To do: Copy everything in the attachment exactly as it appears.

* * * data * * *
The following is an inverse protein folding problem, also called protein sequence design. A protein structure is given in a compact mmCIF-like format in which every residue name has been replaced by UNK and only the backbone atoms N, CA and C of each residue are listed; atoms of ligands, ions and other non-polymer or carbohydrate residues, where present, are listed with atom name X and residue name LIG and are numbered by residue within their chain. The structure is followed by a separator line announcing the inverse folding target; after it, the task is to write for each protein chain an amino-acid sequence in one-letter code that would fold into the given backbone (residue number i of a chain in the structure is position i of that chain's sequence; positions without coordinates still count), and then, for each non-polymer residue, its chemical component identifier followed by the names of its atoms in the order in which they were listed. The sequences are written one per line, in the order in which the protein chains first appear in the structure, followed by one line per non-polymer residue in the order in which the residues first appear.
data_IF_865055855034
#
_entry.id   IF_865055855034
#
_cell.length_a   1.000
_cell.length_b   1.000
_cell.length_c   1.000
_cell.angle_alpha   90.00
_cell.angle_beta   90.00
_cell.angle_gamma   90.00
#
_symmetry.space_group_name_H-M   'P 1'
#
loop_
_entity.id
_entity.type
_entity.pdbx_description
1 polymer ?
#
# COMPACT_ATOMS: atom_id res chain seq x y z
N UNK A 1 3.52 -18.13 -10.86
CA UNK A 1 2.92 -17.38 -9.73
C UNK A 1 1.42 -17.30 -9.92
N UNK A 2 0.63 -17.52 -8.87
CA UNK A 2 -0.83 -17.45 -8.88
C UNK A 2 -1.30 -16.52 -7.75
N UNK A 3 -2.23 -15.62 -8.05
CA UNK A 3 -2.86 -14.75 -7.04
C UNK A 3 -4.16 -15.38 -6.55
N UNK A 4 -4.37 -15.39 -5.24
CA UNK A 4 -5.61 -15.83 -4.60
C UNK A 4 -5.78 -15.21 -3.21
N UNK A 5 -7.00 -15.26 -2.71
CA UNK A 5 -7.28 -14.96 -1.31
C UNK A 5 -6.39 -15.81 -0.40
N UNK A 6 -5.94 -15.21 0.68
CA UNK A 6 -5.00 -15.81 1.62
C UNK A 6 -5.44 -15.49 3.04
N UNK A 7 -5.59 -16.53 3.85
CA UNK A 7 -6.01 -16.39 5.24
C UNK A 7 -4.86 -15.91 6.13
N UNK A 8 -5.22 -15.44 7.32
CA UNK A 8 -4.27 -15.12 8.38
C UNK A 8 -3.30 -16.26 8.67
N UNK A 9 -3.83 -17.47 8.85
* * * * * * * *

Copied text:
The following is an inverse protein folding problem, also called protein sequence design. A protein structure is given in a compact mmCIF-like format in which every residue name has been replaced by UNK and only the backbone atoms N, CA and C of each residue are listed; atoms of ligands, ions and other non-polymer or carbohydrate residues, where present, are listed with atom name X and residue name LIG and are numbered by residue within their chain. The structure is followed by a separator line announcing the inverse folding target; after it, the task is to write for each protein chain an amino-acid sequence in one-letter code that would fold into the given backbone (residue number i of a chain in the structure is position i of that chain's sequence; positions without coordinates still count), and then, for each non-polymer residue, its chemical component identifier followed by the names of its atoms in the order in which they were listed. The sequences are written one per line, in the order in which the protein chains first appear in the structure, followed by one line per non-polymer residue in the order in which the residues first appear.
data_IF_865055855034
#
_entry.id   IF_865055855034
#
_cell.length_a   1.000
_cell.length_b   1.000
_cell.length_c   1.000
_cell.angle_alpha   90.00
_cell.angle_beta   90.00
_cell.angle_gamma   90.00
#
_symmetry.space_group_name_H-M   'P 1'
#
loop_
_entity.id
_entity.type
_entity.pdbx_description
1 polymer ?
#
# COMPACT_ATOMS: atom_id res chain seq x y z
N UNK A 1 3.52 -18.13 -10.86
CA UNK A 1 2.92 -17.38 -9.73
C UNK A 1 1.42 -17.30 -9.92
N UNK A 2 0.63 -17.52 -8.87
CA UNK A 2 -0.83 -17.45 -8.88
C UNK A 2 -1.30 -16.52 -7.75
N UNK A 3 -2.23 -15.62 -8.05
CA UNK A 3 -2.86 -14.75 -7.04
C UNK A 3 -4.16 -15.38 -6.55
N UNK A 4 -4.37 -15.39 -5.24
CA UNK A 4 -5.61 -15.83 -4.60
C UNK A 4 -5.78 -15.21 -3.21
N UNK A 5 -7.00 -15.26 -2.71
CA UNK A 5 -7.28 -14.96 -1.31
C UNK A 5 -6.39 -15.81 -0.40
N UNK A 6 -5.94 -15.21 0.68
CA UNK A 6 -5.00 -15.81 1.62
C UNK A 6 -5.44 -15.49 3.04
N UNK A 7 -5.59 -16.53 3.85
CA UNK A 7 -6.01 -16.39 5.24
C UNK A 7 -4.86 -15.91 6.13
N UNK A 8 -5.22 -15.44 7.32
CA UNK A 8 -4.27 -15.12 8.38
C UNK A 8 -3.30 -16.26 8.67
N UNK A 9 -3.83 -17.47 8.85